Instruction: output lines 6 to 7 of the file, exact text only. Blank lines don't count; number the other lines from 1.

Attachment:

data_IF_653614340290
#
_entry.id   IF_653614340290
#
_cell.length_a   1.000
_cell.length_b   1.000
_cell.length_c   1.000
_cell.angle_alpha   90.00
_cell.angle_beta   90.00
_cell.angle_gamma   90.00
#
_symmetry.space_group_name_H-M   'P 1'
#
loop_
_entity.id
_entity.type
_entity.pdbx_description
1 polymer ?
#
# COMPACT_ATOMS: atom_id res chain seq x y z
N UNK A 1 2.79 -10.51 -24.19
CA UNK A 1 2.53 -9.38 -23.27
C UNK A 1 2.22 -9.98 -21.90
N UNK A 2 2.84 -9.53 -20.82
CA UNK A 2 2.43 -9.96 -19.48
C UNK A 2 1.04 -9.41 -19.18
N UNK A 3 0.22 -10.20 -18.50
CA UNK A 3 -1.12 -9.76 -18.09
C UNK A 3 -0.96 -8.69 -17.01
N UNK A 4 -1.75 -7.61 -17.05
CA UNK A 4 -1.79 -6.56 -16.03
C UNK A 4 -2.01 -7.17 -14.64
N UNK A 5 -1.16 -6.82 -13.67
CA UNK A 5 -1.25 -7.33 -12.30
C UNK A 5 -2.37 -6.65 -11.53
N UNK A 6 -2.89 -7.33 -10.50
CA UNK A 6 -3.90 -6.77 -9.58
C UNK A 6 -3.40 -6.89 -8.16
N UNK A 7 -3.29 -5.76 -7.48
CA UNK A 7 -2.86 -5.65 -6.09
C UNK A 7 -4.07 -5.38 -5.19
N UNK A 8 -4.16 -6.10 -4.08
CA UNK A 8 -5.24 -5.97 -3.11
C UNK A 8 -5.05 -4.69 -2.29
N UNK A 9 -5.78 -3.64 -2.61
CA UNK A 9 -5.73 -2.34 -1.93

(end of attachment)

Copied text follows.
_cell.length_b   1.000
_cell.length_c   1.000